Male Infertility refers to a man’s inability to cause pregnancy in a fertile female partner. A man’s fertility generally depends on the quantity and quality of the sperm. If the number of sperms a man ejaculates is less or if the quality of sperms is poor, it will be difficult and sometimes impossible, for him to cause a pregnancy.
Infertility is a widespread problem. For about one couple in five infertile couples the problem lies only because of the male partner. It is estimated that one in 20 men have some or the other kind of fertility problem with low numbers of sperm in the ejaculate. However, only about one in every 100 men has no traces sperm in his ejaculate.
Male infertility is usually caused due to the problems that affect either the sperm production or the sperm transport. Only through medical testing, the doctor will be able to find the cause of the problem.
About two-thirds of infertile men have a problem with producing the sperm in the testes. Either low numbers of sperm are made or the sperm that are made do not function properly.
Sperm transportation problems are found in about one in every five infertile men, including men who have undergone a vasectomy but now wish to have more children. Blockages in the tubes leading sperm away from the testes towards the penis can cause a complete lack of sperm in the ejaculated semen.
Other less common causes of infertility include: sexual problems that affect whether semen is able to enter the woman’s vagina for fertilisation to take place; low levels of hormones made in the pituitary gland that act on the testes and sperm antibodies. In most men, the sperm antibodies will not affect the chance of a pregnancy but in some men sperm antibodies reduce fertility.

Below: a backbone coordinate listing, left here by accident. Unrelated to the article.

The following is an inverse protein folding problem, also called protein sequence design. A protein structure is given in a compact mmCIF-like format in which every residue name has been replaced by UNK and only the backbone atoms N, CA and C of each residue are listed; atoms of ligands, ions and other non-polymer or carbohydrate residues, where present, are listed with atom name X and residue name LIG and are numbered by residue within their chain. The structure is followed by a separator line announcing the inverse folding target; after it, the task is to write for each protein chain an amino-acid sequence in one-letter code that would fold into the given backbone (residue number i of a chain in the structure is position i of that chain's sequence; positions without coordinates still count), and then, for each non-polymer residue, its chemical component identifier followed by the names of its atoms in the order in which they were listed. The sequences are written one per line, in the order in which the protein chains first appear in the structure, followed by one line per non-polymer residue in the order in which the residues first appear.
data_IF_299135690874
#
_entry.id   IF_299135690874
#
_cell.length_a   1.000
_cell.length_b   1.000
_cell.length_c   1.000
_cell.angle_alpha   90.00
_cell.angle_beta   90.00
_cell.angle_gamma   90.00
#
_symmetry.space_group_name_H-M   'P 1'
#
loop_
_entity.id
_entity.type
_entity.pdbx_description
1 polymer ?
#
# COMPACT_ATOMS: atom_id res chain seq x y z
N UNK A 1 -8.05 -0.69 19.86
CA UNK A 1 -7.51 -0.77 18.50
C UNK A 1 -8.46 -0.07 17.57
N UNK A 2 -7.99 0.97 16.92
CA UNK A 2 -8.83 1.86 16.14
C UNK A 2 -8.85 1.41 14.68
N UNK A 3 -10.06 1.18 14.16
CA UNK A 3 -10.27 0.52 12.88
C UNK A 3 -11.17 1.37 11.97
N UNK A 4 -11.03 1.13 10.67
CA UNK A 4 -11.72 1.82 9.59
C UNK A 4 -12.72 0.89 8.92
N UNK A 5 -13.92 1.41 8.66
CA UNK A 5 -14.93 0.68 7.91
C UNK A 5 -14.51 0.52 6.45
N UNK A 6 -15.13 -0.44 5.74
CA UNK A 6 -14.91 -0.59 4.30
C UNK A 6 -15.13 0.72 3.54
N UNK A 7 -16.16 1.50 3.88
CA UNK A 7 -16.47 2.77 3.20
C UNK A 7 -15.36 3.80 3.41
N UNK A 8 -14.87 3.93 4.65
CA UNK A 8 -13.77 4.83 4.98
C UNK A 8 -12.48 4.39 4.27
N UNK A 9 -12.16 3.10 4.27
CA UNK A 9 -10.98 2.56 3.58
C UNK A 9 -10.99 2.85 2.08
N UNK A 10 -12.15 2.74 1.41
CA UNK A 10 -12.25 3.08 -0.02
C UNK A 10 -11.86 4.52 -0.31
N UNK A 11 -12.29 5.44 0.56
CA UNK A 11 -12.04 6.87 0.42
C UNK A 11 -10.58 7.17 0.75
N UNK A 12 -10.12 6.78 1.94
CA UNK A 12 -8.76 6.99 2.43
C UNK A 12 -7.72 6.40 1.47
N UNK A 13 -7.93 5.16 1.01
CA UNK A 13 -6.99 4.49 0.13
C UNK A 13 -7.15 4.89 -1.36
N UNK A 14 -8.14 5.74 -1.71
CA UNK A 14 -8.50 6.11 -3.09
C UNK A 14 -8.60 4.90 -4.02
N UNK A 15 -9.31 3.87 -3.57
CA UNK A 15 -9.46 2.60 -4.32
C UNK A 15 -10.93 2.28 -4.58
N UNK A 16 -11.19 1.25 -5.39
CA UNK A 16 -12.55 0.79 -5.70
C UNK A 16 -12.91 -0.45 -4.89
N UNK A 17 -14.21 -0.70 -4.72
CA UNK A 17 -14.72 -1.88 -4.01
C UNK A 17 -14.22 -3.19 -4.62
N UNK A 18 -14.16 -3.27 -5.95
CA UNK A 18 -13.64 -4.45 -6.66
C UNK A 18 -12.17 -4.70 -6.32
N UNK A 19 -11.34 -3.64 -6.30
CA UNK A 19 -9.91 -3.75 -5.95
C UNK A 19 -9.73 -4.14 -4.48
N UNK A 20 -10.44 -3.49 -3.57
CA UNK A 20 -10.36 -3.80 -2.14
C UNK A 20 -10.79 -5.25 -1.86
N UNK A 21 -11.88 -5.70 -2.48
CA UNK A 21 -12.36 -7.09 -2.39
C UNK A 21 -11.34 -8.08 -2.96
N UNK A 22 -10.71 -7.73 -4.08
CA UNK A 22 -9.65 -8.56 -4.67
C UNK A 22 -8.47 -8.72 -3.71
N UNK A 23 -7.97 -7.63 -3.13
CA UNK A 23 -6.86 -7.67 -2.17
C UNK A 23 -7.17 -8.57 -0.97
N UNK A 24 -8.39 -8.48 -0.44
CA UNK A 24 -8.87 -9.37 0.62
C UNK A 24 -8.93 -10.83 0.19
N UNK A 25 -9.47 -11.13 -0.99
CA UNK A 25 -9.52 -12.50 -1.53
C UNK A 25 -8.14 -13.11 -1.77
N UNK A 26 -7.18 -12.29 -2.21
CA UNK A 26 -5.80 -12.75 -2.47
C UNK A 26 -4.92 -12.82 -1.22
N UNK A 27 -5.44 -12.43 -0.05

- Avoid smoking as it alters sperm DNA.
- Avoid heavy drugs and alcohol intake.
- Avoiding excessive heat to the testes.
- Wearing a jockstrap to protect the testicles in any sports.
Treatments will vary according to the underlying disease and the degree of the impairment of the male fertility. Pre-testicular conditions can often be addressed by medical means or interventions. Testicular-based male infertility tends resists medication. Usual approaches include using the sperm for intrauterine insemination (IUI), in vitro fertilization (IVF), or IVF with intracytoplasmic sperm injection (ICSI). Obstructive causes of post-testicular infertility can be overcome with either surgery or IVF-ICSI. Ejaculatory factors may be treatable by medication, or by IUI therapy or IVF.
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